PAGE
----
Kaine said that what really might have made the difference was “connecting some of the mental health dots.” The report noted that school officials and others did not share information on Cho’s behavior because they believed federal privacy laws banned any disclosure of a student’s mental health records. Kaine said that may have been too strict an interpretation of the law.
Tracy Littlejohn, a Virginia Tech graduate from Simi Valley whose cousin Erin Peterson was killed by Cho, said Thursday that she wished more could have been done to alert students after the first shooting. “I cannot say that Erin would not have died that day, but she would have at least had the information about her safety.” Littlejohn said. “She was sitting in French class. She had no idea.”
Virginia Tech President Charles W. Steger said it was “painful to hear the blunt and, in some cases, critical findings” of the report. But, he added, “no one at this university had any foreknowledge of his mental health problems.”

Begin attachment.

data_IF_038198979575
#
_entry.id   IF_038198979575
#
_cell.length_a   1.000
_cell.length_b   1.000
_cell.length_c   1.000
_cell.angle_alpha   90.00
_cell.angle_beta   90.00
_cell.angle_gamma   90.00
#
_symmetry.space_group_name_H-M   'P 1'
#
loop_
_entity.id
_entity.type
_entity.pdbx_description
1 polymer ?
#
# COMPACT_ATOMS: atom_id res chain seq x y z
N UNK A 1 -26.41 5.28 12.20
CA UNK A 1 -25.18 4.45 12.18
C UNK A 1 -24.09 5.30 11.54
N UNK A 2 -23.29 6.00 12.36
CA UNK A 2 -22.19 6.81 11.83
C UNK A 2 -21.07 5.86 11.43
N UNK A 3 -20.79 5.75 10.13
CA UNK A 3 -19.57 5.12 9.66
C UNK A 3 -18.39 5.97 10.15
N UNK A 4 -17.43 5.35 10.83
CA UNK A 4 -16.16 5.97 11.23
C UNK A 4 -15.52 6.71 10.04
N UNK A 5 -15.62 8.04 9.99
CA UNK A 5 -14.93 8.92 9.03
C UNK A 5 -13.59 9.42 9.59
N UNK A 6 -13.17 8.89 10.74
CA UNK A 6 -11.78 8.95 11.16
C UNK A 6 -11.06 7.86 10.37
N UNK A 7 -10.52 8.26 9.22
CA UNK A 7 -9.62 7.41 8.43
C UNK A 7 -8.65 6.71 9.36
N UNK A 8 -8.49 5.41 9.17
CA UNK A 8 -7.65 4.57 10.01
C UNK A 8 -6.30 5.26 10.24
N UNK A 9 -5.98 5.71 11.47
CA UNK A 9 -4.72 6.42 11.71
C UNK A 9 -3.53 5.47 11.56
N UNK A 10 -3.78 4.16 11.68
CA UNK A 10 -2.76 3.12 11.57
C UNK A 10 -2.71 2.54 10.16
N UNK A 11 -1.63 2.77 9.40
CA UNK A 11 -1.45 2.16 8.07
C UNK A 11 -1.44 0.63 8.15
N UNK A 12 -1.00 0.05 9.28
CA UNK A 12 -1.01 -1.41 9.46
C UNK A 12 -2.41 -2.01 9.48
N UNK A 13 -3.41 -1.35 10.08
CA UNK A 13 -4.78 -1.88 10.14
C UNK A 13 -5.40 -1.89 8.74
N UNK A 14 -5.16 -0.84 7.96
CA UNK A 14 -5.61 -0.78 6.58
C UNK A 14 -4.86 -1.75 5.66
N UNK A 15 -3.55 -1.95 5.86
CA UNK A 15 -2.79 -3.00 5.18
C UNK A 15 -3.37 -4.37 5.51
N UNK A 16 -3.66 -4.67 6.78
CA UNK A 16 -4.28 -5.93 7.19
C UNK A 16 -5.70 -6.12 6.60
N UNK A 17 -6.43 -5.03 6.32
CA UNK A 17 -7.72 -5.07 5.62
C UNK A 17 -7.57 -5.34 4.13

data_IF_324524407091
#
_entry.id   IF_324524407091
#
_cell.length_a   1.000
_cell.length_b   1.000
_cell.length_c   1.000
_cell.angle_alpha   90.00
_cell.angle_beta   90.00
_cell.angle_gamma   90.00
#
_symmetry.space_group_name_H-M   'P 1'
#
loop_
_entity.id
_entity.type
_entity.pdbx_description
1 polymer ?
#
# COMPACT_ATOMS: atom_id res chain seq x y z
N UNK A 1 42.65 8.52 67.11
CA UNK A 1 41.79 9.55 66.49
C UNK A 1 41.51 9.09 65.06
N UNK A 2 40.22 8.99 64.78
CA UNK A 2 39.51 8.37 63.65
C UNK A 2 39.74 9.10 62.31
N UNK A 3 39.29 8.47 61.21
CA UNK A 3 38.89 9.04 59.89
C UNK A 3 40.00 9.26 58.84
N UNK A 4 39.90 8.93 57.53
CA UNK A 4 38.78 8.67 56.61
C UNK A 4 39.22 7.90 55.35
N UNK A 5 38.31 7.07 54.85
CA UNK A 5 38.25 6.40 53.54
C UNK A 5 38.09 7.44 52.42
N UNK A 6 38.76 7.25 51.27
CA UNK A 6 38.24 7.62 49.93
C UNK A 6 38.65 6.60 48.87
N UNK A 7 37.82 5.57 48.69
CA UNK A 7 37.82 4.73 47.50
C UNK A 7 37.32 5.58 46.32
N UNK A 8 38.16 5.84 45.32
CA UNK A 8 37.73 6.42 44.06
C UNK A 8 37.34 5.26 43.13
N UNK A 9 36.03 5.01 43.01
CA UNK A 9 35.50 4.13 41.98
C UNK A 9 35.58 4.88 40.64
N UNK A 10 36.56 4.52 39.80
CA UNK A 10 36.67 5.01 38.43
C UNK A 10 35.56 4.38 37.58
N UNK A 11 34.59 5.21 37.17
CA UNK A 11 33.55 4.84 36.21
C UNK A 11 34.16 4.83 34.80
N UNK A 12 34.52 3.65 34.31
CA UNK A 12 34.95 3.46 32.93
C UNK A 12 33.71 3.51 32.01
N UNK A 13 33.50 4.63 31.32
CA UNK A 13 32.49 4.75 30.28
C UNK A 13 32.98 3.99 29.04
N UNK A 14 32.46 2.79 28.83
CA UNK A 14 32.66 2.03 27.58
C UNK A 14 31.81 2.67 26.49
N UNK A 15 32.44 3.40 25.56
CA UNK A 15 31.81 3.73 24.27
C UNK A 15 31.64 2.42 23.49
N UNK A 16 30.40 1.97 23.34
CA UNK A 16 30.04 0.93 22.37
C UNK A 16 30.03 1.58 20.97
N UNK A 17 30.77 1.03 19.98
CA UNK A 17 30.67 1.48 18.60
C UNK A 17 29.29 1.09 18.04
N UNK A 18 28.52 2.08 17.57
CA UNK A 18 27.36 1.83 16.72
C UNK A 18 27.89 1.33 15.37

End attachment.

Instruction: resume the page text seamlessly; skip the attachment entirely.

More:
Laid out in painstaking detail by the panel, which interviewed more than 200 individuals and pored over thousands of pages of documents, the tortured saga of Seung-hui Cho reads like a life-long primal scream.
The signs of trouble in Cho’s life were clear almost from the beginning.
Born in Seoul, South Korea, Cho developed whooping cough as a baby, and doctors suspected a hole in his heart. When he was 3, a medical procedure performed on him, believed to be an echocardiograph or a cardiac catheterization, was so traumatic that Cho developed a lifelong fear of being touched.
When he was 9, the family moved to Fairfax County, Va., so that Cho and his older sister, Sun-kyung, would have access to a better education. Despite problems communicating -- no one in the family spoke English when they arrived -- Cho seemed to be adjusting. He enrolled in a tae kwon do program, watched television and played video games such as Sonic the Hedgehog.